Thursday, August 9, 2007

Life is best lived in laughter and love

It rained during the night. This morning, pregnant grey clouds blanket the sky, the ground is covered in moisture. The air is cool. Autumn hides in the leaves of the giant poplar at the end of my backyard, peeks out from amidst the lush greenery with a dapple of yellow spotted leaves here and there. I hunt for them like an ornithologist on the lookout for a coveted sighting of a rare bird. Unlike the birder, when I spot a few yellow leaves this morning, I am not delighted with the sighting. Autumn is around the corner.

I live in a zone of four distinct seasons. There's no missing their arrival and their departure. They flow through time, colouring my world with variations on a theme. Once green leaves turn russet and gold and red. They wither and die and fall to the ground to be buried beneath a blanket of snow covering the world in protective wonder. Winter rumbles through with blasts of arctic air that blows the snow up against the fences we've erected to keep it from drifting onto highways and roadways of our daily lives. By springtime, winter is tired of the battle and gives way to spring's warm rains and gentle breezes. New life appears from beneath the barren lands burbling along like a stream released from winter's ice into summer.

To all things there is a season. To all lives there is a reason. To love. To play. To laugh. To forgive. To forget. To move through each passing day with joy and grace, revelling in the wonder of the seasonal display of nature's beauty -- and sometimes folly.

This morning, rain hangs in the sky waiting for a moment of release.

Like tears.

I had dinner with a very dear friend last night. Just over a year ago his marriage ended after 20+ years. He was broken hearted. Desolate. Lost. Filled with fear and questions. Who am I when I am not coupled with the woman who promised to love me forever? What do I do when I have no family, no home, no place to belong? Where do I go when I come home to an empty space with no one to fill the moments between silence and night's surrender?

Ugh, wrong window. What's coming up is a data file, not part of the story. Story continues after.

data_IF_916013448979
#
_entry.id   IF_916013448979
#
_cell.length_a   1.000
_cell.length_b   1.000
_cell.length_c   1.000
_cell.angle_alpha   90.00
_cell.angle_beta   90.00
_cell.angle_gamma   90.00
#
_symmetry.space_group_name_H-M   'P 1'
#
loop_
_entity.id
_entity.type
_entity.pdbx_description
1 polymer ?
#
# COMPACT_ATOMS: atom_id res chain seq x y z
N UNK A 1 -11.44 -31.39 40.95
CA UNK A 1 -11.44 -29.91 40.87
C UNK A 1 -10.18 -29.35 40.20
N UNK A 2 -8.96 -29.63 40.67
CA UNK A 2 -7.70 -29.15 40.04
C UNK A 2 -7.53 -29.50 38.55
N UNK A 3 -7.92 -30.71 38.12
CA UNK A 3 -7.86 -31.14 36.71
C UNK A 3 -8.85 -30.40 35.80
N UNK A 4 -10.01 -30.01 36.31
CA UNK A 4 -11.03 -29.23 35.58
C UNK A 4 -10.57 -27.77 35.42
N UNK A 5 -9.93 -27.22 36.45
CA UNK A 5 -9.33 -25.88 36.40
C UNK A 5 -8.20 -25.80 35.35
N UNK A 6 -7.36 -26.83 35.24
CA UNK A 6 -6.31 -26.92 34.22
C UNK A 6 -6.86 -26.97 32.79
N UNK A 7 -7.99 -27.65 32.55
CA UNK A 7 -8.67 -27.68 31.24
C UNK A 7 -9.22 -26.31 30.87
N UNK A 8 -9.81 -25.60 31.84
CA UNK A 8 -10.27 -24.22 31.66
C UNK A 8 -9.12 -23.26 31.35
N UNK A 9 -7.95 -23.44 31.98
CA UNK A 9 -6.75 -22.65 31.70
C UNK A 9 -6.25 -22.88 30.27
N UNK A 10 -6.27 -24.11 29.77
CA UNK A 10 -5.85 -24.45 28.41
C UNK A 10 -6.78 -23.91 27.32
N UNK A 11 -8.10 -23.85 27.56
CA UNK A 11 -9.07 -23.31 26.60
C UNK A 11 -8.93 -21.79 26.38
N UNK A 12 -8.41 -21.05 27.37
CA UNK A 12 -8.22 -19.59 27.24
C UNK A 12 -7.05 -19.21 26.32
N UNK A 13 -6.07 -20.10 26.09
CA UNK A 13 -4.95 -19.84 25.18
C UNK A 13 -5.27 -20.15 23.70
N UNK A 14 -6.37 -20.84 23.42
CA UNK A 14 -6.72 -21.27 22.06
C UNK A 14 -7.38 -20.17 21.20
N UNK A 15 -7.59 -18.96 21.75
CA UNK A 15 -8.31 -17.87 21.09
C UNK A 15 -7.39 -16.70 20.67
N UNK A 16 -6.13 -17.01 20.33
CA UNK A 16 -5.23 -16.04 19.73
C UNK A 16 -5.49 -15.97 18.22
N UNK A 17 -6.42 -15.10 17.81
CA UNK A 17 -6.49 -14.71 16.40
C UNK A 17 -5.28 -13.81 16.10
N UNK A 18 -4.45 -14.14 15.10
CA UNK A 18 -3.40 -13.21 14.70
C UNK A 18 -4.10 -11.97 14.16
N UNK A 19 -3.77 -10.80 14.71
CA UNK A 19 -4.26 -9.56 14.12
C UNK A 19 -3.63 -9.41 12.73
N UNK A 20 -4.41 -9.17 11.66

Since being foisted out of the marital bed, he has struggled to come to grips with his pain, his sorrow, his confusion. He is a courageous man. He hasn't backed down from challenging his fear of greeting the man in the mirror. I have watched him through the past four seasons as he's grown and changed and learned and moved into the stages of grieving: anger, denial, bargaining, depression, acceptance.

Grief is not a straight line. It doesn't stretch out before us like a yellow line on a highway. Sometimes, it's broken. Sometimes, its course parallels another, one solid, one broken. Sometimes it's like winter's cold arctic wind blasting the furnace of summer. Hot. Cold. Frigid. Freezing. Grief sweeps in with a discordant frenzy blowing away all misconceptions we might have had about life and living, death and dying, love and endings.

For my friend, his grieving process has encompassed so much more than the loss of a life and family he counted on to his dying day. It's been about looking back at the devastation, searching through the debris of his married life that was preceded by his family of origin life. With each shovel of dirt lifted up to expose the layer beneath, he's found the markers leading the way to understanding who he was, who he became and who he is meant to be.

There's no clear pathway to grieving. Sure the steps are labelled. But we dip in and out of them, around and under. In one moment overwhelmed by our anger that someone would dare to leave, dare to desert us, dare to change their mind or have a different mindset than our own. Mixed in with our anger is the sadness that we cannot change what has happened, what came down, what went wrong. We cannot change someone else's life.

We grieve. The passing of a day. The passing of a life. The passing of a love affair. We grieve our broken hearts. Our lost innocence. Our forgotten love. We grieve from the roots of our toes, letting the pain and sorrow and fear and sadness, the apathy, the disillusionment, the disbelief boil up in our bodies, rise up in our psyches. We cannot keep our grief inside. We must let it out.

My friend is very courageous. Sure, he's tried to run away. Tried to hide himself in someone else's arms. At times, he's even tried to drink his grief into oblivion or mask it behind a facade of carefully erected images meant to deflect the onlooker from the truth of what he's feeling, what he's experiencing. He's made mistakes. And he's growing. Changing. Moving through the pain of knowing who he was is nothing compared to who he can be when he lets go of grieving and steps fearlessly into living his life with passion.

He's worn his grief with courage, and learned to grow through the pain of grieving the seasonal passing of life with all its promise of new birth, old growth and full-blossomed splendour. He's grieving. And he's living each day finding something new, something miraculous to cling to, to give meaning to the steps he's taking to find his answers so that he can continue to grow and heal and change and move through the seasons of change falling all around him. So that he can fall in love with himself -- the me, myself and I of his creation.

Life is a process of rejoicing and of grieving -- the passing of a minute, an hour, a day. We welcome dawn and say farewell to night. We welcome new friends and say good-bye to old. We embrace change and let go of growth that held us back.

Life is a journey best taken with our hearts and minds open in love. Savour it. Revel in it. Live it. Love it. And laugh lots.

No comments: